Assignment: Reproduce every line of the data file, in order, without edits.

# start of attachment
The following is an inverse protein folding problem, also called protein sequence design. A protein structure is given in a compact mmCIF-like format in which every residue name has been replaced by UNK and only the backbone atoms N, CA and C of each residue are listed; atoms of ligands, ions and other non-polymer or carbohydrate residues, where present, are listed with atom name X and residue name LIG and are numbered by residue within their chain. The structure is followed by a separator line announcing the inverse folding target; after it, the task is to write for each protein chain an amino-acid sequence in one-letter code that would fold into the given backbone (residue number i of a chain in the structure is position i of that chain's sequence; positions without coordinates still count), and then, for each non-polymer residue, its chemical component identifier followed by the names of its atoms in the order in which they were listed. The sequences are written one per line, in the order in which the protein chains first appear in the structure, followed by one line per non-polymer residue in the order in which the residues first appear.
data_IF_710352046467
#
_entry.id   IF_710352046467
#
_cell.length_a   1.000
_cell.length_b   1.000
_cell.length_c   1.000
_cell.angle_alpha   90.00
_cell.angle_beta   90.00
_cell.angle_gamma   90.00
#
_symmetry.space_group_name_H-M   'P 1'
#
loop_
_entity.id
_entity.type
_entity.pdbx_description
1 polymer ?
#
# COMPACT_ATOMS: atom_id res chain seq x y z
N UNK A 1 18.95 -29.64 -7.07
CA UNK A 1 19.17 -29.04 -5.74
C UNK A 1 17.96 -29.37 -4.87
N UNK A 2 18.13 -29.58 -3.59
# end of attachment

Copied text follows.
The following is an inverse protein folding problem, also called protein sequence design. A protein structure is given in a compact mmCIF-like format in which every residue name has been replaced by UNK and only the backbone atoms N, CA and C of each residue are listed; atoms of ligands, ions and other non-polymer or carbohydrate residues, where present, are listed with atom name X and residue name LIG and are numbered by residue within their chain. The structure is followed by a separator line announcing the inverse folding target; after it, the task is to write for each protein chain an amino-acid sequence in one-letter code that would fold into the given backbone (residue number i of a chain in the structure is position i of that chain's sequence; positions without coordinates still count), and then, for each non-polymer residue, its chemical component identifier followed by the names of its atoms in the order in which they were listed. The sequences are written one per line, in the order in which the protein chains first appear in the structure, followed by one line per non-polymer residue in the order in which the residues first appear.
data_IF_710352046467
#
_entry.id   IF_710352046467
#
_cell.length_a   1.000
_cell.length_b   1.000
_cell.length_c   1.000
_cell.angle_alpha   90.00
_cell.angle_beta   90.00
_cell.angle_gamma   90.00
#
_symmetry.space_group_name_H-M   'P 1'
#
loop_
_entity.id
_entity.type
_entity.pdbx_description
1 polymer ?
#
# COMPACT_ATOMS: atom_id res chain seq x y z
N UNK A 1 18.95 -29.64 -7.07
CA UNK A 1 19.17 -29.04 -5.74
C UNK A 1 17.96 -29.37 -4.87
N UNK A 2 18.13 -29.58 -3.59